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Adds Susan Weinberg: "It's not an occasional joke or comment. It's a way of business there, a way of life. It's like a whipping post. It was an ongoing, brutalizing experience."
But despite nonchalant use of derogatory language, the urination incident, and the fistfight, Noel, Molina, and the two other Cuban employees did not choose to quit. Instead they were all fired, Noel for "insubordination" in September 1999 and Molina and his two colleagues in the service department nearly one year later. In his lawsuit Noel charges that he was fired in retaliation for protesting to managers.
Discouraged from lodging formal complaints, fiercely loyal to the Lexus company, and desperate to keep high-paying jobs at a prestigious dealership, both Molina and Noel say they tried for years to ignore the barrage of insults. Molina points to his handsome $150,000 salary, the new Lexus demo he was given every six months, and the all-expenses-paid vacations he was awarded. "Terry was Terry, but it would just be impossible to find another job like that," Molina admits. "I would still be there putting up with this stuff because of the money, because of the benefits, because Lexus is a great manufacturer. They pay you -- you gotta put up with it."
Noel concurs. In a good year he too would bring home more than $100,000. "Terry Bean would leave and say, “Goodnight, everybody. I'm going to a KKK meeting.' What are you going to say to that? What are you going to do?" Noel asks. He pauses before answering his own question: "He's the owner's son. It's not easy getting to sell such a high-end car. So you sit there and take it. And that's the bottom line."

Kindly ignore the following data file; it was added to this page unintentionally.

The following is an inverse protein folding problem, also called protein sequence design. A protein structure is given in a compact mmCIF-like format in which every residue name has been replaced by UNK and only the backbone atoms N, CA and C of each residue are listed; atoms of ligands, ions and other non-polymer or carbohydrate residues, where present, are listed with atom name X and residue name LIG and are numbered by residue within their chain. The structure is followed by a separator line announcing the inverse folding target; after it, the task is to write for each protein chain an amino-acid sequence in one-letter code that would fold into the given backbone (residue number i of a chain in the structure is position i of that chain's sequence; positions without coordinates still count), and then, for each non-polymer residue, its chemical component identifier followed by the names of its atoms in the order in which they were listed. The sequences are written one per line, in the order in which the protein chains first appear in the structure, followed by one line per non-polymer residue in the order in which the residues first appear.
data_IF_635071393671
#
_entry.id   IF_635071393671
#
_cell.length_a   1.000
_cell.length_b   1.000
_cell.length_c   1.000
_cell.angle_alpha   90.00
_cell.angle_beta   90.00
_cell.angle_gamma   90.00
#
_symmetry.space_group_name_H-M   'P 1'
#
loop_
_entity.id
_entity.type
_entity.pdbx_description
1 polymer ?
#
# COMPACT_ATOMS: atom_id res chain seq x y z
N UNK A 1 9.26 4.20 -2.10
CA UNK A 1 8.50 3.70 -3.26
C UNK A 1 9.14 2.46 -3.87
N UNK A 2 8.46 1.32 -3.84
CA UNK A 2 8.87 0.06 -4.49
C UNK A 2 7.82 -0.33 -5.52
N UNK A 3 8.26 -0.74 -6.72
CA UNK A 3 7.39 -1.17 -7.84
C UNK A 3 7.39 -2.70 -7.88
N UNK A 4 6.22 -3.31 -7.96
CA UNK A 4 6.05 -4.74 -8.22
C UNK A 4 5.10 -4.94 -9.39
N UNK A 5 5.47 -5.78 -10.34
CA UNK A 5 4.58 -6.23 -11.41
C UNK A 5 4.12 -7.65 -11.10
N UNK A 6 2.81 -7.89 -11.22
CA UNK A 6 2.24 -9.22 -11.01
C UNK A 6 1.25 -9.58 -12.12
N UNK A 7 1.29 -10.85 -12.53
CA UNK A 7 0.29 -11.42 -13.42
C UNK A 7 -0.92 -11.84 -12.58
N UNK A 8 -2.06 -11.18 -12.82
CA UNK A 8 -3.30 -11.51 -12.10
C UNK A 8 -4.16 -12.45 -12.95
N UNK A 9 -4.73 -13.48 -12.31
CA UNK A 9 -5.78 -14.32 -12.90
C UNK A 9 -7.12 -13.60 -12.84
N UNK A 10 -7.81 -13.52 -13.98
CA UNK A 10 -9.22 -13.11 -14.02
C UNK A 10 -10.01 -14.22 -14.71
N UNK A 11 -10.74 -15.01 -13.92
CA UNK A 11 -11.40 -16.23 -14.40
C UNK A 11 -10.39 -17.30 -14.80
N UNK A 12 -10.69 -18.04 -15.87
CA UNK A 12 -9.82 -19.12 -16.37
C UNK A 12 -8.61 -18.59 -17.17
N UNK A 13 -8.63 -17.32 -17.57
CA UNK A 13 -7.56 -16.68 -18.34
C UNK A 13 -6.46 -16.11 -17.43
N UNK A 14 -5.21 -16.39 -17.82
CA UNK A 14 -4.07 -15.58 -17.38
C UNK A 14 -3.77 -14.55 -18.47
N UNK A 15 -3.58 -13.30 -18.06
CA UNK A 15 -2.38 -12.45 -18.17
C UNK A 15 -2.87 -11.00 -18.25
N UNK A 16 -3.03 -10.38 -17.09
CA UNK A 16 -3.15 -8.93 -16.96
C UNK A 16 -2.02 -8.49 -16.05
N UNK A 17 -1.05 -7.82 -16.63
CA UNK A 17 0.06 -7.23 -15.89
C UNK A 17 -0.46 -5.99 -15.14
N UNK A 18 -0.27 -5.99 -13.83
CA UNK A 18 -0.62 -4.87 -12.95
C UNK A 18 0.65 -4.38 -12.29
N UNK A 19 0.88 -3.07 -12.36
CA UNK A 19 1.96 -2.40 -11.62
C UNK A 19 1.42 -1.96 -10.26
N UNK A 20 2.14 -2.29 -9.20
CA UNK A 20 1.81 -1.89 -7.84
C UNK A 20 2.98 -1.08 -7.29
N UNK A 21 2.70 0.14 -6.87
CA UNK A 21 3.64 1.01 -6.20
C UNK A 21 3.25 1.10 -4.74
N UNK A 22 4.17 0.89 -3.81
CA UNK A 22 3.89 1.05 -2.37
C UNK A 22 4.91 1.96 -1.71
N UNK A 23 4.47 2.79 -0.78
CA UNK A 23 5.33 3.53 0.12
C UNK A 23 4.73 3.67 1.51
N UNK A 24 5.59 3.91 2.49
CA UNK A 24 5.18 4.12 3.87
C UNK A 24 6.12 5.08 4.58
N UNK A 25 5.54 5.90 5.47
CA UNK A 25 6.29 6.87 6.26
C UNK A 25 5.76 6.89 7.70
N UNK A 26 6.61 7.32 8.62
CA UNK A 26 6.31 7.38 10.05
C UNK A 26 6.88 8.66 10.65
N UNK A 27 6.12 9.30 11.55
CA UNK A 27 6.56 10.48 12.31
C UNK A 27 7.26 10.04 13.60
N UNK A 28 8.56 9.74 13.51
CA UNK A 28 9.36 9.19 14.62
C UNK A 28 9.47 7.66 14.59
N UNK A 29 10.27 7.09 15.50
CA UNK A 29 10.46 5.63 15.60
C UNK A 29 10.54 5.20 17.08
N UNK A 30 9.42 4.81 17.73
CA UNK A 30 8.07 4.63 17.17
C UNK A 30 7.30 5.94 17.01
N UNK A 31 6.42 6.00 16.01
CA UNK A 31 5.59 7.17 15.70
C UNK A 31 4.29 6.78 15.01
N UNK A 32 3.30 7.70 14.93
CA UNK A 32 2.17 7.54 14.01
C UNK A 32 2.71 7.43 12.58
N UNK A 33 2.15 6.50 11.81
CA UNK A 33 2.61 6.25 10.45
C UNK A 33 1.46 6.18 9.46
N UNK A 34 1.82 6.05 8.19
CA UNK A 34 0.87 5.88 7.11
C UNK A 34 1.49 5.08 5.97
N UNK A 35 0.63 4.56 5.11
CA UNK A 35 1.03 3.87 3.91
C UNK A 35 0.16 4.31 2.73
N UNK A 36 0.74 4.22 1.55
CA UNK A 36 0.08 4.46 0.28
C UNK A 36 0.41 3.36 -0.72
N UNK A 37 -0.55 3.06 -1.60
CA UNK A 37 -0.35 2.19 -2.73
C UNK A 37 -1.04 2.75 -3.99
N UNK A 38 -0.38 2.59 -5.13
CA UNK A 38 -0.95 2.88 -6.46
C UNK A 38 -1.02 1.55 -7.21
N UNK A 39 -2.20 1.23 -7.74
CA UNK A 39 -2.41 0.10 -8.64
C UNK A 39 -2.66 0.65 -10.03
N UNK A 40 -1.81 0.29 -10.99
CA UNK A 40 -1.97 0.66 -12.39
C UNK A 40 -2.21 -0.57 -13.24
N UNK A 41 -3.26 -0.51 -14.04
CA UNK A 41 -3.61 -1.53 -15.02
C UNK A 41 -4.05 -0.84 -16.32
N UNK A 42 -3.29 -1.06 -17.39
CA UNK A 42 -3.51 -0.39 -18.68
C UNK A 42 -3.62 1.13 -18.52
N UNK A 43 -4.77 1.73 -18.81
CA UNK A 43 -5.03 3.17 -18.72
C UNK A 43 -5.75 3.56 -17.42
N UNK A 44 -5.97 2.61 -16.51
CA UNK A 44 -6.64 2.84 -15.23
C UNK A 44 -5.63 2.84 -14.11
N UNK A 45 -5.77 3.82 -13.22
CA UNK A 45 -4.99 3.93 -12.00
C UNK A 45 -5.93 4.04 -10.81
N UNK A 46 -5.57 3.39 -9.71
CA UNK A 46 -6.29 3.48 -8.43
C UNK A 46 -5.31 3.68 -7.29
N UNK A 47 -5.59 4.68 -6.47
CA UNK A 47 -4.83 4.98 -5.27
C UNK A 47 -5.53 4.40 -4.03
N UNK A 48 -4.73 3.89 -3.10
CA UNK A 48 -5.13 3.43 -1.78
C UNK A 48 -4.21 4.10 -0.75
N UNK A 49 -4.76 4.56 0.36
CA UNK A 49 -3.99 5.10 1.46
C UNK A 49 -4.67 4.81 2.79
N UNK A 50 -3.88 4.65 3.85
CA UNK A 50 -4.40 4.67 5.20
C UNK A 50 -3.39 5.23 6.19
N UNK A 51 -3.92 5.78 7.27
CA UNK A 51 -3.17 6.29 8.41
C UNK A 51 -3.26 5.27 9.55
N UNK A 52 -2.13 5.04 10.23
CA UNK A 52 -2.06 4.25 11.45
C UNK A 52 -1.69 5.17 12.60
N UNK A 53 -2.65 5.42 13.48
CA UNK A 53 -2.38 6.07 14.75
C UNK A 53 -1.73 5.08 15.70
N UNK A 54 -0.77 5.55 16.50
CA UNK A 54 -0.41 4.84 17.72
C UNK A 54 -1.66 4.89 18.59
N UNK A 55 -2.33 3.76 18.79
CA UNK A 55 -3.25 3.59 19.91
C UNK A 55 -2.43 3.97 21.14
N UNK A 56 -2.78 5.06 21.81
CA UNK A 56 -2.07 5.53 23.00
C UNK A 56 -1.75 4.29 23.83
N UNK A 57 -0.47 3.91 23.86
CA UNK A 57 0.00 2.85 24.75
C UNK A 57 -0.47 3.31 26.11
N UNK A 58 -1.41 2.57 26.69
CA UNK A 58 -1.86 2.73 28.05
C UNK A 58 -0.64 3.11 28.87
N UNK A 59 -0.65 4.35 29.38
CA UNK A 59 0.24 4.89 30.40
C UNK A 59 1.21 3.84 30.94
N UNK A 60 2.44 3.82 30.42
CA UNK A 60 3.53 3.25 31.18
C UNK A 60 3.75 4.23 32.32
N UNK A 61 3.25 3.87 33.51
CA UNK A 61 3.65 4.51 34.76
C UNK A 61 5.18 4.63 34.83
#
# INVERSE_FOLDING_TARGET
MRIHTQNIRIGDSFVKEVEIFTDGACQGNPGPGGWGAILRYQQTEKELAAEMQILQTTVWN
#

Noel notes another factor: Car salesmen often must rely on their managers for the deals that make or break their careers. "You see, the managers can make you a superstar," he explains. "So you wait for their calls and smile in their face after they call you a stupid spic because, meanwhile, they'll be handing you a deal."
After Noel was fired for insubordination in September 1999 (following a shouting match with Terry Bean), he believed he no longer had anything to lose. So he did what he'd been considering off and on for six years: He filed a complaint with the EEOC.
Lexus of Kendall's lawyer, Ken Knox, declined to comment on the allegations except to assert that Molina and the other two Cubans in the service department were fired for "misconduct" -- all on the same day. Instead Knox questions the motives of the former employees. "I think what we're seeing here is people who are lining up to take shots at the son of an owner of a successful business," he says. "Anyone can go down to the courthouse and file a lawsuit. Whether that has merit or not isn't determined until the case has gone a significant way through the process."
That process is in fact moving apace. Lance Noel already has a December court date for his lawsuit. Bolstered by the EEOC's finding that his civil rights likely were violated, Avraham Mardo's case entered a required period of negotiation in late February; should that not conclude satisfactorily, a courtroom trial will follow. Two weeks ago Jesus Molina and his two co-workers in the service department, Humfredo Perez and Felix Quevedo, were notified that the EEOC had found "reasonable cause" that a hostile work environment existed at Lexus of Kendall. Their cases now enter the negotiating period. Former saleswoman Susan Weinberg, who missed her opportunity to sue using the EEOC process, nonetheless remains involved in the overall proceedings. "I think it's important that people know what goes on there," she says. "But whether it'll make a difference, who knows? From my experience over there, they could care less."